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10.2: Electromagnetic Induction and the Lorentz Force

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    Imagine that there is a uniform magnetic field directed into the plane of the paper (or your computer screen), as in Figure X.1. Suppose there is a metal rod, as in the Figure, and that the rod is being moved steadily to the right. We know that, within the metal, there are many free conduction electrons, not attached to any particular atom, but free to wander about inside the metal. As the metal rod is moved to the right, these free conduction electrons are also moving to the right and therefore they experience a Lorentz \(q\textbf{v}\times \textbf{B}\) force, which moves them down (remember – electrons are negatively charged) towards the bottom end of the rod. Thus the movement of the rod through the magnetic field induces a potential difference across the ends of the rod. We have achieved electromagnetic induction, and, seen this way, there is nothing new: electromagnetic induction is nothing more than the Lorentz force on the conduction electrons within the metal.


    \(\text{FIGURE X.1}\)

    You may speculate that, as an aircraft flies through Earth's magnetic field, a potential difference will be induced across the wingtips. You might try to imagine how you might set up an experiment to detect or measure this. You might also speculate that, as seawater flows up the English Channel, a potential difference is induced between England and France. You might also ask yourself: What if the rod were stationary, and the magnetic field were moving to the left? That's an interesting discussion for lunchtime: Can you imagine the magnetic field moving to the left? Who's to say whether the rod or the field is moving?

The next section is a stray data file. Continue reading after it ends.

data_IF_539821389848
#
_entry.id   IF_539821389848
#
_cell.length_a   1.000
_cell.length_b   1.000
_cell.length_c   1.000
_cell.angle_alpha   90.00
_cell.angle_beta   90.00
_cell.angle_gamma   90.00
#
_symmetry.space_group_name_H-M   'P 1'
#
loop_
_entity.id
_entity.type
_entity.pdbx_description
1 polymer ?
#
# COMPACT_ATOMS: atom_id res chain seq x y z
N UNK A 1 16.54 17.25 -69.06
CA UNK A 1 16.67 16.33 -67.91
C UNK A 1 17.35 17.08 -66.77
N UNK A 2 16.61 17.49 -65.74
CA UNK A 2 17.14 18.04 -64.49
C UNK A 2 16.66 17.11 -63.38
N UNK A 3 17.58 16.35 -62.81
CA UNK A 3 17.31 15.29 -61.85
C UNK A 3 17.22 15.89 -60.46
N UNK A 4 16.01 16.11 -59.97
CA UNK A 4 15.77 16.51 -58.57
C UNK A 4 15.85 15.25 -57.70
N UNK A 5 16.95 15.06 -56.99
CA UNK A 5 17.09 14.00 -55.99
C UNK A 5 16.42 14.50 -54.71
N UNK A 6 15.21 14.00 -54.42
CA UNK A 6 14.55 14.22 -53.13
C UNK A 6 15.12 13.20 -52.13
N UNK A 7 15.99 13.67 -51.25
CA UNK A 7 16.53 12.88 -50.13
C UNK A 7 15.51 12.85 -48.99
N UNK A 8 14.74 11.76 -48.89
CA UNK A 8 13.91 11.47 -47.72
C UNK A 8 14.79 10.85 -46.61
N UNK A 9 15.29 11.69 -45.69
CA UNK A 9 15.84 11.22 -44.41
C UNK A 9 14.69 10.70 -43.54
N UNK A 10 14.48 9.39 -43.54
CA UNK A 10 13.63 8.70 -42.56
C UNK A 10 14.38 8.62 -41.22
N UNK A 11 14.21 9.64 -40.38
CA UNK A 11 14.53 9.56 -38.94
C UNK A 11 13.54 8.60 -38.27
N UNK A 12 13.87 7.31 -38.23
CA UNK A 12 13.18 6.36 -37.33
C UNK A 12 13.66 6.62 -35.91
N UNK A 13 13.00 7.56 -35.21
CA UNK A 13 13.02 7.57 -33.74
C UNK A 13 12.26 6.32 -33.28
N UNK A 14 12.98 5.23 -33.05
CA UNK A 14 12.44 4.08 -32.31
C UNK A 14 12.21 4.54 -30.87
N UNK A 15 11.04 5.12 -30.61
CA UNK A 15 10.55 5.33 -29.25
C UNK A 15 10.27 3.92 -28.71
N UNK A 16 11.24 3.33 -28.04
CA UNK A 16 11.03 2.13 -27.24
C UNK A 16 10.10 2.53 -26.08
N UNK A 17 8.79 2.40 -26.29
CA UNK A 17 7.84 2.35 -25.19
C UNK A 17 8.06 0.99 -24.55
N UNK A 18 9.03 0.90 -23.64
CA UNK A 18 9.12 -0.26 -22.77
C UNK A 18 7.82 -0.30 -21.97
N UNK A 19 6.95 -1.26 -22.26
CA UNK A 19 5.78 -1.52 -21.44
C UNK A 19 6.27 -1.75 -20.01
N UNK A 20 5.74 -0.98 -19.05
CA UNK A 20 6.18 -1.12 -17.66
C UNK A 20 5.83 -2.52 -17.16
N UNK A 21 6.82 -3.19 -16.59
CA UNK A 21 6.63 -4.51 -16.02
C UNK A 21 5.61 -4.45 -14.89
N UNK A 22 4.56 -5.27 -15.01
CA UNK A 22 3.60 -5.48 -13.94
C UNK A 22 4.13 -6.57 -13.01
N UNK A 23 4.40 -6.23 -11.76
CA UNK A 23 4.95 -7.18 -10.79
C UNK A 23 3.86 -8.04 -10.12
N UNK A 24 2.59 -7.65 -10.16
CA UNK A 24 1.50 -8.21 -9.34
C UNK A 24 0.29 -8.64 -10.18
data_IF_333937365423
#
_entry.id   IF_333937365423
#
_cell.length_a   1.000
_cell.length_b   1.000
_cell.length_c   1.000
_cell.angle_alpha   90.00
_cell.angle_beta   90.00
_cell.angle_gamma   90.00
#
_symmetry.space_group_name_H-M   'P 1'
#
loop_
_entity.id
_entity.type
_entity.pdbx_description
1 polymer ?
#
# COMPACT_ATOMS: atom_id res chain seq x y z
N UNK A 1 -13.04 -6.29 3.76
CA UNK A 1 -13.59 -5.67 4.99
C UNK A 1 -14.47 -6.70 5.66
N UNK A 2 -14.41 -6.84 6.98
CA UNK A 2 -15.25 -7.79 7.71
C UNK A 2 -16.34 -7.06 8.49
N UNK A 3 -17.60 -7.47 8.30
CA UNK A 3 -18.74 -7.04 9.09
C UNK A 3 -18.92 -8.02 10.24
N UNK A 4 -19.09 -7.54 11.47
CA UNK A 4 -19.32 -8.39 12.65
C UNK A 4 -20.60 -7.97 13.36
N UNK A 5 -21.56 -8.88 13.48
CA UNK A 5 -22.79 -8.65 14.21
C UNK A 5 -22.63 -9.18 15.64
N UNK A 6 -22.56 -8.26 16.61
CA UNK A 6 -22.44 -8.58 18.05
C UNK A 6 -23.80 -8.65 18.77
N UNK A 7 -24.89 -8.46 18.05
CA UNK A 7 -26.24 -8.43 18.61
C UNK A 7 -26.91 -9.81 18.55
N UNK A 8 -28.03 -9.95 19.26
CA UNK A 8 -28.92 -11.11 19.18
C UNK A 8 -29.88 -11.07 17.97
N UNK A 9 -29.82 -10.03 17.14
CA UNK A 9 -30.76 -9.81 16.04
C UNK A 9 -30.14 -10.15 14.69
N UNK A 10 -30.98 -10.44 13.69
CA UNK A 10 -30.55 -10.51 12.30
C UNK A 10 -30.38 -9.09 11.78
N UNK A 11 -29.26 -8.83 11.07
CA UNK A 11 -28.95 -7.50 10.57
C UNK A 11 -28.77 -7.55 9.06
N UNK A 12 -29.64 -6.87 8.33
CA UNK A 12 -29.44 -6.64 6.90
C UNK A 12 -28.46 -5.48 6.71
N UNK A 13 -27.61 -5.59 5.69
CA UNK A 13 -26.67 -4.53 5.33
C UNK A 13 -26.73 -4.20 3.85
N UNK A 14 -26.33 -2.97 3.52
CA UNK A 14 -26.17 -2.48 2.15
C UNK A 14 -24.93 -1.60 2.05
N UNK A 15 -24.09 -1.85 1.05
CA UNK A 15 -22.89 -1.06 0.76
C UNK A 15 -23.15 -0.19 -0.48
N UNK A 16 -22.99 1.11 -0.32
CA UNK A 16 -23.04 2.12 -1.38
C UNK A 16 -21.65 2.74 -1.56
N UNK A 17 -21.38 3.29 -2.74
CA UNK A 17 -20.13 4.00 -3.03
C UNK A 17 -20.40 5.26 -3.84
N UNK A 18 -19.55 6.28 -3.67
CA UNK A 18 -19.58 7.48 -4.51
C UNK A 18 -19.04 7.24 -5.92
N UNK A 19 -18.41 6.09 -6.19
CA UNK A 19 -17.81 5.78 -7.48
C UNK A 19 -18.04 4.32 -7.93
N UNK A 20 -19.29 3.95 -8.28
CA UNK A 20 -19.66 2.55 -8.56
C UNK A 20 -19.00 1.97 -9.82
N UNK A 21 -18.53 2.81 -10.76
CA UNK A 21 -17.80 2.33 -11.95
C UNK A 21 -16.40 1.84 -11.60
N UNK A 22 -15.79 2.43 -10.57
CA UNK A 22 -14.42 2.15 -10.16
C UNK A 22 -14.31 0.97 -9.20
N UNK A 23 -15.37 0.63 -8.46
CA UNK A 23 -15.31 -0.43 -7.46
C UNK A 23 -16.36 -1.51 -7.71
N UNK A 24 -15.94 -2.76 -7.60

If we were somehow to connect the ends of the rod in Figure X.1 to a closed circuit, we might cause a current to flow – and we would then have made an electric generator. Look at Figure X.2.


    \(\text{FIGURE X.2}\)

    We imagine that our metal bar is being pulled steadily to the right at speed \(v\), and that it is in contact with, and sliding smoothly without friction upon, two rails a distance \(a\) apart, and that the rails are connected via a resistance \(R\). As a consequence, a current \(I\) flows in the circuit in the direction shown, counterclockwise. (The current is, of course, made up of negative conduction electrons moving clockwise.) Now the magnetic field will exert a force on the current in the rod. The force on the rod will be a \(\textbf{I}\times\textbf{B}\); that is \(aIB\) acting to the left. In order to keep the rod moving steadily at speed \(v\) to the right against this force, work will have to be done at a rate \(aIBv\). The work will be dissipated in the resistance at a rate \(I\, V\) where \(V\) is the induced EMF. Therefore the induced EMF is \(Bav\). But \(av\) is the rate at which the area of the circuit is increasing, and \(Bav\) is the rate at which the magnetic \(B\)-flux through the circuit is increasing. Therefore the induced EMF is equal to the rate of change of magnetic flux through the circuit. Thus we have predicted Faraday's law quantitatively merely from what we already know about the forces on currents and charged particles in a magnetic field.

    10.2: Electromagnetic Induction and the Lorentz Force is shared under a CC BY-NC 4.0 license and was authored, remixed, and/or curated by Jeremy Tatum via source content that was edited to conform to the style and standards of the LibreTexts platform; a detailed edit history is available upon request.